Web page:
CANADIAN RAILWAY OFFICE OF ARBITRATION
CASE NO. 1833
Heard at Montreal, Wednesday, 12 October 1988
VIA RAIL CANADA INC.
CANADIAN BROTHERHOOD OF RAILWAY, TRANSPORT AND GENERAL WORKERS
The assessment of fifteen demerit marks to the record of Mr. R. Albert for undue familiarity with guests while on duty aboard VIA Train 2, August 2-4, 1987.
JOINT STATEMENT OF ISSUE:
While employed as a Senior Service Attendant, Mr. Albert was observed serving guests in the Dome area of the Park Car after hours.
Mr. Albert was asked to provide a written statement of his recollection of the incident. He was subsequently assessed 15 demerit marks for undue familiarity with guests.
The Brotherhood contends that the Corporation has violated Articles 24.5, 24.7 and 24.8 of Agreement #2, by not giving Mr. Albert a hearing, that the Corporation is inconsistent in its application of discipline for the same offense, that the investigator’s report is unacceptable due to certain irregularities, that Mr. Albert was not on duty at the time in question and therefore was not subject to abide by the rules.
The Brotherhood requests that the 15 demerit marks be removed from his file.
The Corporation disagrees with the Brotherhood’s assertions and has denied the request.
FOR THE BROTHERHOOD: FOR THE CORPORATION:
(Sgd.) TOM McGRATH (Sgd.) A. D. ANDREW
National Vice-President Director, Labour Relations
There appeared on behalf of the Corporation:
C. O. White – Labour Relations Officer, Montreal
C. Pollock – Labour Relations Officer, Montreal
J. R. Kish – Personnel & Labour Relations Officer Customer Services, Montreal
D. Fisher – Observer
And on behalf of the Brotherhood:
T. N. Stol – Regional Vice-President, Toronto
R. Albert – Grievor
AWARD OF THE ARBITRATOR
In August of 1987, the Corporation was in possession of a report by a private investigator which, if true, would disclose that during the trip of Trains 2/10 Mr. Albert did, on one occasion, engage in a form of socializing with passengers that would fairly be characterized as "undue familiarity with guests." For reasons that are not fully explained, however, the incident in question, including the fact that the grievor’s conduct was not acceptable to the Corporation, was not drawn to his attention for a period of nearly three months. It was only on October 30, 1987 that the grievor was advised that he was being assessed fifteen demerits for the incident in question.
It is, in my view, prima facie inconsistent with the exercise of an employer’s authority to impose discipline to delay any communication whatever respecting the incident giving rise to the discipline to the employee concerned for a period of close to three months. From a practical standpoint the employee is put at a severe disadvantage, as he or she may have no recall of an event to which the employee attached no particular significance at the time but for which the Corporation has retained a documented negative report from the outset. In the circumstances of this case I find it difficult to conclude other than that the Corporation effectively acquiesced in the grievor’s conduct on the occasion in question by failing to bring the matter to his attention for the period of time disclosed.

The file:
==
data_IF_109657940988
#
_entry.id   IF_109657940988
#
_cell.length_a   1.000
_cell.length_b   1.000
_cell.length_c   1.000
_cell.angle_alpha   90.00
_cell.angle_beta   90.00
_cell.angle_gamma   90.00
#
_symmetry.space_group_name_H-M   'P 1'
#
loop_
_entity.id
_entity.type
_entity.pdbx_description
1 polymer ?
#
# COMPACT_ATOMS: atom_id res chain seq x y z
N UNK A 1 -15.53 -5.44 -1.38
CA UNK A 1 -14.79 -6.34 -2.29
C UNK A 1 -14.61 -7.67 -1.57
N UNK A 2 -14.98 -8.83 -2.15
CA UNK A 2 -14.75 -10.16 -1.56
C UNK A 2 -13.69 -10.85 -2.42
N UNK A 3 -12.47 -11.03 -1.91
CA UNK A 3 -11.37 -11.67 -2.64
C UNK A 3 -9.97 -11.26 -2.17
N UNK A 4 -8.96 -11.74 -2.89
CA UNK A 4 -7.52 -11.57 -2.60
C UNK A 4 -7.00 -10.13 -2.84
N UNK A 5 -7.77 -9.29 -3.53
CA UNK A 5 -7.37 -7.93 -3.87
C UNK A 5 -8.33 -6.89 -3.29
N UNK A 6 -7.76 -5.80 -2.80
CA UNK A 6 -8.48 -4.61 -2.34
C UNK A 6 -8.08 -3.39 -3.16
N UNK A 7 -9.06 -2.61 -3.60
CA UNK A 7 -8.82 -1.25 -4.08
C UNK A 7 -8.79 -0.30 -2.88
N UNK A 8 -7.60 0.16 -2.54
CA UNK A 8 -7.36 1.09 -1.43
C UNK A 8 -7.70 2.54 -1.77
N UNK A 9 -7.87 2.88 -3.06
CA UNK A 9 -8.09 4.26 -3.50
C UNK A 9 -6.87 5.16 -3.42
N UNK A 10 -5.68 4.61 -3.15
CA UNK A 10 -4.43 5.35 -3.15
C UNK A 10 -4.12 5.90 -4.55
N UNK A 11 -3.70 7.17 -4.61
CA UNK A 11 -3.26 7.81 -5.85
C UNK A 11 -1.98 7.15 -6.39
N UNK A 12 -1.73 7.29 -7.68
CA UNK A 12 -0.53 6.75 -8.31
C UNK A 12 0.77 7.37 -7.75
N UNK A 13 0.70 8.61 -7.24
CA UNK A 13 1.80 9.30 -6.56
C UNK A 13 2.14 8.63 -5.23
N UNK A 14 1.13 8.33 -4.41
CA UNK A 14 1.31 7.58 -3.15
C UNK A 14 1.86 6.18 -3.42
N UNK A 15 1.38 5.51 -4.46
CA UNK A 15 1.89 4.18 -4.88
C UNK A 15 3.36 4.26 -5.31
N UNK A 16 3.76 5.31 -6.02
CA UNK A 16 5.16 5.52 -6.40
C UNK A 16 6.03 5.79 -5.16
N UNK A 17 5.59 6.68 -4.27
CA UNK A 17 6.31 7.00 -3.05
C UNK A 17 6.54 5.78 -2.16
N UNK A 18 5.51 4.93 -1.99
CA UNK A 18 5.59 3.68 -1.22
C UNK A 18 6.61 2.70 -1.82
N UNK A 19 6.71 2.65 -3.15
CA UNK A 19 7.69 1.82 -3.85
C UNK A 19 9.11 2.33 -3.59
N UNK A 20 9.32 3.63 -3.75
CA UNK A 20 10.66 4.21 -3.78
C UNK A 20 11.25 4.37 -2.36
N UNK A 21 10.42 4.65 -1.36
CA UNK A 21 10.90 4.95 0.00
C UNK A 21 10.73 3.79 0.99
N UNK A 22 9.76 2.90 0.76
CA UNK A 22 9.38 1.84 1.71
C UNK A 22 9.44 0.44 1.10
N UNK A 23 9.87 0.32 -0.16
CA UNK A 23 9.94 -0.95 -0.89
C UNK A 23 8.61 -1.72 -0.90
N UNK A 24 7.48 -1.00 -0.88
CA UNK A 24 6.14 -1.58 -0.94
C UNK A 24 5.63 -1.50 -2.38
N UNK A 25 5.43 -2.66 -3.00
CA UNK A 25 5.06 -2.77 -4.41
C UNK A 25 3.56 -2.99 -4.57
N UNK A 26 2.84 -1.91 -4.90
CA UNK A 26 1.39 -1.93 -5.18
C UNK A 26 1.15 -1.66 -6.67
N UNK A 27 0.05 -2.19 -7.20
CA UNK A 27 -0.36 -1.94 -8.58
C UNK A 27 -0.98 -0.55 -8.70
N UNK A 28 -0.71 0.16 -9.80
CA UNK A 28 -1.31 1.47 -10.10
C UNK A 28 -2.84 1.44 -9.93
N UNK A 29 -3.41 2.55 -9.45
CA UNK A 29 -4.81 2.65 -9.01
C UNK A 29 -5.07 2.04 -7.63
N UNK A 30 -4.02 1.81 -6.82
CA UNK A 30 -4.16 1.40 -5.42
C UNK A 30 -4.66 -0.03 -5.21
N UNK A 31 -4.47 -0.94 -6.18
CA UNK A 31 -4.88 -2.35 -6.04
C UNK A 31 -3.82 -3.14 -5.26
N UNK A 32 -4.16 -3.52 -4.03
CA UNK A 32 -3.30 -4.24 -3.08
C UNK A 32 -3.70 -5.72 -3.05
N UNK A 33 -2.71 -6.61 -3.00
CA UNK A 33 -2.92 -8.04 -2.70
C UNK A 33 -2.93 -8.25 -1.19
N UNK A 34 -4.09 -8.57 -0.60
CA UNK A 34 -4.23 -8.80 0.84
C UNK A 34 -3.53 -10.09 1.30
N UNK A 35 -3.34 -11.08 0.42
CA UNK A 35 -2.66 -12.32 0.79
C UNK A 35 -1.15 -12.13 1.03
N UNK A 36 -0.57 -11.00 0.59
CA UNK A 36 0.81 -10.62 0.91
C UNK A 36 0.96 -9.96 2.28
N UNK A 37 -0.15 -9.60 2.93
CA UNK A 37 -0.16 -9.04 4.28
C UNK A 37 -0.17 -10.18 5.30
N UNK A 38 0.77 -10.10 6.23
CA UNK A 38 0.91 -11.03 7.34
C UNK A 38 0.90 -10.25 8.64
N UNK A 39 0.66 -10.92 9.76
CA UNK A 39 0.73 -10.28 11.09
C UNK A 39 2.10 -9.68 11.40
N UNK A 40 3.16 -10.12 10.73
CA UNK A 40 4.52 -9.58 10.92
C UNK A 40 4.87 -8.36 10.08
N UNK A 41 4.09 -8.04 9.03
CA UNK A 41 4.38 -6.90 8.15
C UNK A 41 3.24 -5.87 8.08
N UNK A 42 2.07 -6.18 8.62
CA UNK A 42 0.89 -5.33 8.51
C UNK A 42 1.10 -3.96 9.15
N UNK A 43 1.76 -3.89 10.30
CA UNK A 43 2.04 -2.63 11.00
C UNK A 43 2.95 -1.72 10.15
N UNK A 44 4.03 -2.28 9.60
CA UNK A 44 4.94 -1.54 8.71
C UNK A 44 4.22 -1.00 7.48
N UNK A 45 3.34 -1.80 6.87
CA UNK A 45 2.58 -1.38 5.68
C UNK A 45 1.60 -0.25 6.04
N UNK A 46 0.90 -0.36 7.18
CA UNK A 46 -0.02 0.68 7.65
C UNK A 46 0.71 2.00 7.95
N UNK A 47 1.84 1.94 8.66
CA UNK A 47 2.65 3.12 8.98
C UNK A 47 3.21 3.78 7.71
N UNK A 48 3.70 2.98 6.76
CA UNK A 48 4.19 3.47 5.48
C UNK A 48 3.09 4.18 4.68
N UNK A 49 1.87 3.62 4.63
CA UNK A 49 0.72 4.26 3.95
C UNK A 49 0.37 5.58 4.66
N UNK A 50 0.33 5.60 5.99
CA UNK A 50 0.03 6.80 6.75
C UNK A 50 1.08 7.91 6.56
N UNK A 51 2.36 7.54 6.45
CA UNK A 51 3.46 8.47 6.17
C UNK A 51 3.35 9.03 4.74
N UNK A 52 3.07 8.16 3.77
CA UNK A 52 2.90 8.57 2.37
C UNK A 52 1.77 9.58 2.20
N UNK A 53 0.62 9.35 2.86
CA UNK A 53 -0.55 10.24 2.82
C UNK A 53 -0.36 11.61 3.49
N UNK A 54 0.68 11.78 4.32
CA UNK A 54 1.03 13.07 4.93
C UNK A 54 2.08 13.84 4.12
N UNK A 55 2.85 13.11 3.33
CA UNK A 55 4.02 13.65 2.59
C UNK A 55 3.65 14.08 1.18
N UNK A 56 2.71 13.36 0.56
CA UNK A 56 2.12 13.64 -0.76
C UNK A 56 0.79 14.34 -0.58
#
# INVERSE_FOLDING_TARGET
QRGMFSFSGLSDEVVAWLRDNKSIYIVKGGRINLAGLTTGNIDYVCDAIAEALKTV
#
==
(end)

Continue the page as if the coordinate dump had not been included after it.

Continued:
Assuming, without finding, that the reason for the Corporation’s non-disclosure was to allow it to await a second and more serious incident without "tipping off" the employee that he was under scrutiny, I would find it equally difficult to square that approach with the fair administration of an enlightened system of progressive discipline. If the Corporation had communicated to Mr. Albert that it was aware of the incident of August, 1987 and was imposing discipline upon him for that event, there might well never have been a second incident, which has become the subject of his discharge and a separate grievance (see CROA 1834). It is plainly inconsistent with sound principles of labour relations for an employer to "lie in the bushes" with respect to an incident for which it knows it can discipline an employee, knowingly doing nothing to correct his conduct, and subsequently resurrecting the incident and imposing discipline for it only when it believes it has evidence to prove a second and more serious incident of misconduct.
Putting it at its highest, in the instant case the Corporation unilaterally followed a course of conduct consistent with acceptance on its part of the actions attributed to the grievor in the investigator’s report. In these circumstances the grievance must be allowed. The demerits assessed against the grievor shall be removed from his record forthwith. I retain jurisdiction in the event of any dispute between the parties respecting the interpretation or implementation of this award.
OCTOBER 14, 1988 (Sgd.) MICHEL G. PICHER